MODERATOR: (Inaudible).

QUESTION: Thank you, sir.

QUESTION: Madame (inaudible) I welcome you to this city of Lahore, which is the capital – cultural capital of Pakistan and considered to be the heart of Pakistan. So you are here in the heart of Pakistan.

SECRETARY CLINTON: Indeed.

QUESTION: Therefore, we should talk heart-to-heart.

SECRETARY CLINTON: Yes.

QUESTION: I think it would be better. I would like to relate a verse from our poet (inaudible), the Shakespeare to South Asia. He has said (in foreign language). My friends, alas, are purveyors of wise advice, where all I need is a healing hand and a (inaudible) upon my wound. I want to say only this (inaudible) and a (inaudible). I want to say only this (inaudible).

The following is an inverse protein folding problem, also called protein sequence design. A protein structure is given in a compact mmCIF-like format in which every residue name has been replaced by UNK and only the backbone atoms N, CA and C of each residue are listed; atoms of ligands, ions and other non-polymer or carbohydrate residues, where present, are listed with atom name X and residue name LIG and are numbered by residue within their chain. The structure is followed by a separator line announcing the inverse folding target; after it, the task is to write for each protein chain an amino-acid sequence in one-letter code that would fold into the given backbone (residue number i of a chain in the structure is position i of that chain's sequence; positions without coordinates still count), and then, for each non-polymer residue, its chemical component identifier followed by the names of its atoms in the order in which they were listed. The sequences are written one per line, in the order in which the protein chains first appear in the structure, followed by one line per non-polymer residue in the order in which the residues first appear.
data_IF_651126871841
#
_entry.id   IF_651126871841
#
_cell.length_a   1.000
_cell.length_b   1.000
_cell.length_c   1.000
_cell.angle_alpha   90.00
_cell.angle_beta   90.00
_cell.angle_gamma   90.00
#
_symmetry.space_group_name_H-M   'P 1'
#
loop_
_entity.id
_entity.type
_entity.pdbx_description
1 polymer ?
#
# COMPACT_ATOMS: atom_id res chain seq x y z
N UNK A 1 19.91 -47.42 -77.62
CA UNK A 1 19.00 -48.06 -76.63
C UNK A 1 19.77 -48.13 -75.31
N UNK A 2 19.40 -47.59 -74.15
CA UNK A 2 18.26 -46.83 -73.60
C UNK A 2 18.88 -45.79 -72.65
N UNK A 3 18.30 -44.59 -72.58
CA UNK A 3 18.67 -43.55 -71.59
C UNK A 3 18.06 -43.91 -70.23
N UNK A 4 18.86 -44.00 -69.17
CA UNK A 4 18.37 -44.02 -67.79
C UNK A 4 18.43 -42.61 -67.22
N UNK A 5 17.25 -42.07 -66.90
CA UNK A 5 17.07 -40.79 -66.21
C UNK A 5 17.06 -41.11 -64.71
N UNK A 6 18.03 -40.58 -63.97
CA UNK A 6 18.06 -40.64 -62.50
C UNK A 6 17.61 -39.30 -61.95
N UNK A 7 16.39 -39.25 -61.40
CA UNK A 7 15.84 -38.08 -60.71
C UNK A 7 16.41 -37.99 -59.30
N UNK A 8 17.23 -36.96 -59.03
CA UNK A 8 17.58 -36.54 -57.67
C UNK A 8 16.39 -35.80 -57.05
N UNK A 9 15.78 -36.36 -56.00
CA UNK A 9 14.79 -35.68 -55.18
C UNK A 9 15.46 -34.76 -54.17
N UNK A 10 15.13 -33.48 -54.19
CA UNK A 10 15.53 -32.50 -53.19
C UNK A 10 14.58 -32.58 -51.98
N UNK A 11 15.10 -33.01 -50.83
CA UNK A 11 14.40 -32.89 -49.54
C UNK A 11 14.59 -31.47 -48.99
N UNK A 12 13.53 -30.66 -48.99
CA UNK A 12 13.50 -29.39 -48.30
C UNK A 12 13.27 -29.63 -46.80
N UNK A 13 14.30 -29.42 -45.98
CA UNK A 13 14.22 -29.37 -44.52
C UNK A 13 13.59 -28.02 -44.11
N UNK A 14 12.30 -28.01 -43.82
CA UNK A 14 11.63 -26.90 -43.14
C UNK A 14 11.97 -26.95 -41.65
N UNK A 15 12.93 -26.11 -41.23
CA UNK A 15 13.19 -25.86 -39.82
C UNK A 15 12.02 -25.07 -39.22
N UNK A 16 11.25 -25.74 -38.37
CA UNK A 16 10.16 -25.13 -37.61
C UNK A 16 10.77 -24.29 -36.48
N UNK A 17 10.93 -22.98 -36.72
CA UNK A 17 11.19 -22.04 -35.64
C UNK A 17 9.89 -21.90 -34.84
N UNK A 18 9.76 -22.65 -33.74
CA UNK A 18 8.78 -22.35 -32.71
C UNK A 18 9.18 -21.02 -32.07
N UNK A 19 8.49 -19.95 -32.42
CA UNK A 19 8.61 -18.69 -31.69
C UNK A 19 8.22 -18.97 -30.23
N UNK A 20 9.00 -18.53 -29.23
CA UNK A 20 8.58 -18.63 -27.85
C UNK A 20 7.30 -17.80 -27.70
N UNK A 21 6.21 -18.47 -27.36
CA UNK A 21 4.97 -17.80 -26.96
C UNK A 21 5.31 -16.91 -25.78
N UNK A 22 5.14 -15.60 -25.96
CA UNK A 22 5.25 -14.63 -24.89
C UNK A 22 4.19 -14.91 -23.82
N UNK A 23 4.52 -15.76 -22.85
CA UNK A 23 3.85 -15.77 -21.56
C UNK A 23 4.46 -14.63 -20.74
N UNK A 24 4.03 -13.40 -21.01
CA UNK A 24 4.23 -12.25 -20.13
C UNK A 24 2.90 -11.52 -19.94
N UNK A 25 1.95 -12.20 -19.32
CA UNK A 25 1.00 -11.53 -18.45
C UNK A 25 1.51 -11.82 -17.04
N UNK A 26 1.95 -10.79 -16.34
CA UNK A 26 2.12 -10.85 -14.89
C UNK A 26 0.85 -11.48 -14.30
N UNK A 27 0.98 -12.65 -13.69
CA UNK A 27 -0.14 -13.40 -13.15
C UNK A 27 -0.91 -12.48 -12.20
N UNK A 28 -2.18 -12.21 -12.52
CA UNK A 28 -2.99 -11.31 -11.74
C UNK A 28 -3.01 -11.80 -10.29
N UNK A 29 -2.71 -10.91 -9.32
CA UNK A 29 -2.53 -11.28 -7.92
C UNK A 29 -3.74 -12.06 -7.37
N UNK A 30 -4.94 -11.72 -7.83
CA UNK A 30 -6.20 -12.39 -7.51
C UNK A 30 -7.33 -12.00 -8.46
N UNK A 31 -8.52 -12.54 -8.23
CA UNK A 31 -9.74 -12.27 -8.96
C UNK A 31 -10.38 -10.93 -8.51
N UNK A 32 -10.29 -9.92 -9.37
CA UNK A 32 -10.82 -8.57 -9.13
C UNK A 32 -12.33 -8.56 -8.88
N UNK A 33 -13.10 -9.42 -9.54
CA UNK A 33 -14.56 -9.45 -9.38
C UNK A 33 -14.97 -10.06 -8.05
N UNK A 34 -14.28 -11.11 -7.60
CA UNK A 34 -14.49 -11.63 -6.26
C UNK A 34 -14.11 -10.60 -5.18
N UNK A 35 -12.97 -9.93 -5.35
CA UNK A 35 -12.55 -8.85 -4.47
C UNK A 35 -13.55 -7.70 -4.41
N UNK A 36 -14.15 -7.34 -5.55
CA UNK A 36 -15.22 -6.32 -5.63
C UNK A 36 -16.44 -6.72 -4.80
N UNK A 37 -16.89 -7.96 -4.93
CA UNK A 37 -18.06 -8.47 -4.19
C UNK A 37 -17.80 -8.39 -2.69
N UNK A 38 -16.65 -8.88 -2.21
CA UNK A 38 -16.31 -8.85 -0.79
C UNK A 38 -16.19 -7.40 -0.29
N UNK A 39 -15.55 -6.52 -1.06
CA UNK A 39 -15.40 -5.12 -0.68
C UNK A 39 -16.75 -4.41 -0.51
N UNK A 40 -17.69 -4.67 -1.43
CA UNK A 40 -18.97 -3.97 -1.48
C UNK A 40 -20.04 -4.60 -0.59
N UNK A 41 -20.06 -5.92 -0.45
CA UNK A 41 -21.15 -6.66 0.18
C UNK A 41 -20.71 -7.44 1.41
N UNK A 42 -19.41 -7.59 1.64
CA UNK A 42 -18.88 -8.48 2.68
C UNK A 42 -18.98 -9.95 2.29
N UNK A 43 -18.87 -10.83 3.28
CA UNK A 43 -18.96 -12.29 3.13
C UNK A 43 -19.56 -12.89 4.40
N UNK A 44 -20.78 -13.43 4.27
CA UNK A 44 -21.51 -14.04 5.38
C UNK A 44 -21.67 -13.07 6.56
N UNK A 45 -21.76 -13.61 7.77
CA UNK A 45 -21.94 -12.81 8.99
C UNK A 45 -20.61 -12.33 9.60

SECRETARY CLINTON: Thank you.

MODERATOR: Would you like to?

QUESTION: Well, two things, Secretary. One, I’m sort of wondering when the Obama Administration and you and your colleagues are going to make up your minds about what do in Afghanistan. Two, I want to know whether you are aware of the fact that the decision not to send troops will be seen as defeat in this country? And three, I’d like to as, you at some stage about what you intend to do to specifically help the women of this country, the rural women of this country, which I can tell you is the area of most potential and the area which is most neglected.